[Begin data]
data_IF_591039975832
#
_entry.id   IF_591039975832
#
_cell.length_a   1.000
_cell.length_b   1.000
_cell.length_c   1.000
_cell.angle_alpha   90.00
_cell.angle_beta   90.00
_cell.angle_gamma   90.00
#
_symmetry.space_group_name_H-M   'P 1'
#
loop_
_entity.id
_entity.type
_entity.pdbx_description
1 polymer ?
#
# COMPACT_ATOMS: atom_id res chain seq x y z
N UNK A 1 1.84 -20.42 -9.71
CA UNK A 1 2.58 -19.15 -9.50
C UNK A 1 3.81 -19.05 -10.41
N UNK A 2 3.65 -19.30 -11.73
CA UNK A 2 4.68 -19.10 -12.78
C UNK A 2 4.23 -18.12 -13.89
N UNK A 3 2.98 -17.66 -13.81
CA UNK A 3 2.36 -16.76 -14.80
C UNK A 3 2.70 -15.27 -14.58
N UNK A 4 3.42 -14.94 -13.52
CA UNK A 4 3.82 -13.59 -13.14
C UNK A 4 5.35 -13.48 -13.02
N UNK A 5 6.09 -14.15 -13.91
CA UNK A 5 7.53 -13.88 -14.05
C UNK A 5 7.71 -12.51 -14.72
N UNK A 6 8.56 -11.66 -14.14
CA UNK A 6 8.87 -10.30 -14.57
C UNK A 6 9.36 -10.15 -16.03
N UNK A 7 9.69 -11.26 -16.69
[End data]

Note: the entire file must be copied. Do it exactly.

data_IF_591039975832
#
_entry.id   IF_591039975832
#
_cell.length_a   1.000
_cell.length_b   1.000
_cell.length_c   1.000
_cell.angle_alpha   90.00
_cell.angle_beta   90.00
_cell.angle_gamma   90.00
#
_symmetry.space_group_name_H-M   'P 1'
#
loop_
_entity.id
_entity.type
_entity.pdbx_description
1 polymer ?
#
# COMPACT_ATOMS: atom_id res chain seq x y z
N UNK A 1 1.84 -20.42 -9.71
CA UNK A 1 2.58 -19.15 -9.50
C UNK A 1 3.81 -19.05 -10.41
N UNK A 2 3.65 -19.30 -11.73
CA UNK A 2 4.68 -19.10 -12.78
C UNK A 2 4.23 -18.12 -13.89
N UNK A 3 2.98 -17.66 -13.81
CA UNK A 3 2.36 -16.76 -14.80
C UNK A 3 2.70 -15.27 -14.58
N UNK A 4 3.42 -14.94 -13.52
CA UNK A 4 3.82 -13.59 -13.14
C UNK A 4 5.35 -13.48 -13.02
N UNK A 5 6.09 -14.15 -13.91
CA UNK A 5 7.53 -13.88 -14.05
C UNK A 5 7.71 -12.51 -14.72
N UNK A 6 8.56 -11.66 -14.14
CA UNK A 6 8.87 -10.30 -14.57
C UNK A 6 9.36 -10.15 -16.03
N UNK A 7 9.69 -11.26 -16.69